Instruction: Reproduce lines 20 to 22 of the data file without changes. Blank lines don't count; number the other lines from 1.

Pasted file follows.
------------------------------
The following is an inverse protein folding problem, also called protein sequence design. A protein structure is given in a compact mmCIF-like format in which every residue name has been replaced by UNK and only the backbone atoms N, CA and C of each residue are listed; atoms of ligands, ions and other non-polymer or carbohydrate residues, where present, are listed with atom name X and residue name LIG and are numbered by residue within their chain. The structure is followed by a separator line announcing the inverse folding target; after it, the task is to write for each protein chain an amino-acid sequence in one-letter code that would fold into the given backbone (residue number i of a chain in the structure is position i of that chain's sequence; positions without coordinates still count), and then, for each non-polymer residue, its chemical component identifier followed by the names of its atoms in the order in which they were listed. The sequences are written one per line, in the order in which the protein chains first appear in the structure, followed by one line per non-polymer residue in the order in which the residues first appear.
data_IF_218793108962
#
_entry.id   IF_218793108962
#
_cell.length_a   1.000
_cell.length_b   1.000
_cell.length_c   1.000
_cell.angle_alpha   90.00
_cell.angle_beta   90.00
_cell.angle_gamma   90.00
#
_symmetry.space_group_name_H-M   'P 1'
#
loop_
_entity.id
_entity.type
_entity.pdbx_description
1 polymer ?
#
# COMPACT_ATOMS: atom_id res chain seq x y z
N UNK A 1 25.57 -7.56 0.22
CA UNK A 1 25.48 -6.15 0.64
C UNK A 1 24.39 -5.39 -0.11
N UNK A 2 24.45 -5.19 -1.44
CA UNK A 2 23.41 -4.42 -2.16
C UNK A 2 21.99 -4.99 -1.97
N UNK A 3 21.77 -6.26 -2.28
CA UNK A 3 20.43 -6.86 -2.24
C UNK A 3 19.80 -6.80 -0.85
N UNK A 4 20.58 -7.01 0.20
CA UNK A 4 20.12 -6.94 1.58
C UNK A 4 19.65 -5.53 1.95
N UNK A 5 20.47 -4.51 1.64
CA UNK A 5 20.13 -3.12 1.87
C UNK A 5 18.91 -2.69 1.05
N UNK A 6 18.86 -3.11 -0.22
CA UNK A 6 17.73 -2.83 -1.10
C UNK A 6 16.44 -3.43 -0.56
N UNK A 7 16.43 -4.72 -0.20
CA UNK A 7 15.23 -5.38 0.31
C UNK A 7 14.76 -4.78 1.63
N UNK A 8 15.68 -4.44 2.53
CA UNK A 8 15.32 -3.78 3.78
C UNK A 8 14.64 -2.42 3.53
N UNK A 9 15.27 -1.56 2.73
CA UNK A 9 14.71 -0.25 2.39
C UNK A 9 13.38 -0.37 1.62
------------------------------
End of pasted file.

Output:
#
# COMPACT_ATOMS: atom_id res chain seq x y z
N UNK A 1 25.57 -7.56 0.22